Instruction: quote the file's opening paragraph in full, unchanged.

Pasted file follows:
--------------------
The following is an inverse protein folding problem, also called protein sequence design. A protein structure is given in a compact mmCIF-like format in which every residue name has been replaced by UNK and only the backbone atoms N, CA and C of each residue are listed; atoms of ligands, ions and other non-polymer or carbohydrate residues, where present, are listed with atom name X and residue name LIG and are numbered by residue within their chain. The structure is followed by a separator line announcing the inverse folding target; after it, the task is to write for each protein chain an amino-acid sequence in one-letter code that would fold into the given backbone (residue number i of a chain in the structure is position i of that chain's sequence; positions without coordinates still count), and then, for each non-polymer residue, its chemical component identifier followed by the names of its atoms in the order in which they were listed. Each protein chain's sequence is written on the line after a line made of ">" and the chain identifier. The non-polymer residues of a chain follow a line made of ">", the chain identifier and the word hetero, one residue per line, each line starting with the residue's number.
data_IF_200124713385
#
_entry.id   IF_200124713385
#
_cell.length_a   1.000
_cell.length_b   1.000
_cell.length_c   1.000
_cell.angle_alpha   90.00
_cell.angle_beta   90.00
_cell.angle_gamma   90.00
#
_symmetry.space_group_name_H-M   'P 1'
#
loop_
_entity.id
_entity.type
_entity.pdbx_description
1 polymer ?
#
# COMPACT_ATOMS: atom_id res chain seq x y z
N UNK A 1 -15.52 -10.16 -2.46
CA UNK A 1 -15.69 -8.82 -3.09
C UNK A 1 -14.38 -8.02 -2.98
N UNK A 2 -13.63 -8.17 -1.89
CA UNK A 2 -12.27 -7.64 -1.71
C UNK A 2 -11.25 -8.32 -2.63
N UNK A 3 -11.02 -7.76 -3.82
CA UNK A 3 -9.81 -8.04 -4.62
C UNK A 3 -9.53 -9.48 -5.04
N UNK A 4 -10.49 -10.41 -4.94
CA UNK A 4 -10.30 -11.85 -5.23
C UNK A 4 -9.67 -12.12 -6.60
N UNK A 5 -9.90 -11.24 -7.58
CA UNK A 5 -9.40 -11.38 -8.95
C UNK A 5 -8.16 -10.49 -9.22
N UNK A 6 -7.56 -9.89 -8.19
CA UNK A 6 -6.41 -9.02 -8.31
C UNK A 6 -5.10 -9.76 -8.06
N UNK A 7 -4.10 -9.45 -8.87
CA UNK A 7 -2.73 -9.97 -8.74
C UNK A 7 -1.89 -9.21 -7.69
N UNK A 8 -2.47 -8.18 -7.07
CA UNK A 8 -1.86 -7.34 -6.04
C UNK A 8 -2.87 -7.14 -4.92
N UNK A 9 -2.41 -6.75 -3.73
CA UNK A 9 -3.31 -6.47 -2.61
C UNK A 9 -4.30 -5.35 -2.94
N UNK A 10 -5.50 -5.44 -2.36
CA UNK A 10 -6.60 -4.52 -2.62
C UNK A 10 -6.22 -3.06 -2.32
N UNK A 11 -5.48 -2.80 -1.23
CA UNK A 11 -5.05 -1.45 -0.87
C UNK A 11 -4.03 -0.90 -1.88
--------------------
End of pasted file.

The following is an inverse protein folding problem, also called protein sequence design. A protein structure is given in a compact mmCIF-like format in which every residue name has been replaced by UNK and only the backbone atoms N, CA and C of each residue are listed; atoms of ligands, ions and other non-polymer or carbohydrate residues, where present, are listed with atom name X and residue name LIG and are numbered by residue within their chain. The structure is followed by a separator line announcing the inverse folding target; after it, the task is to write for each protein chain an amino-acid sequence in one-letter code that would fold into the given backbone (residue number i of a chain in the structure is position i of that chain's sequence; positions without coordinates still count), and then, for each non-polymer residue, its chemical component identifier followed by the names of its atoms in the order in which they were listed. Each protein chain's sequence is written on the line after a line made of ">" and the chain identifier. The non-polymer residues of a chain follow a line made of ">", the chain identifier and the word hetero, one residue per line, each line starting with the residue's number.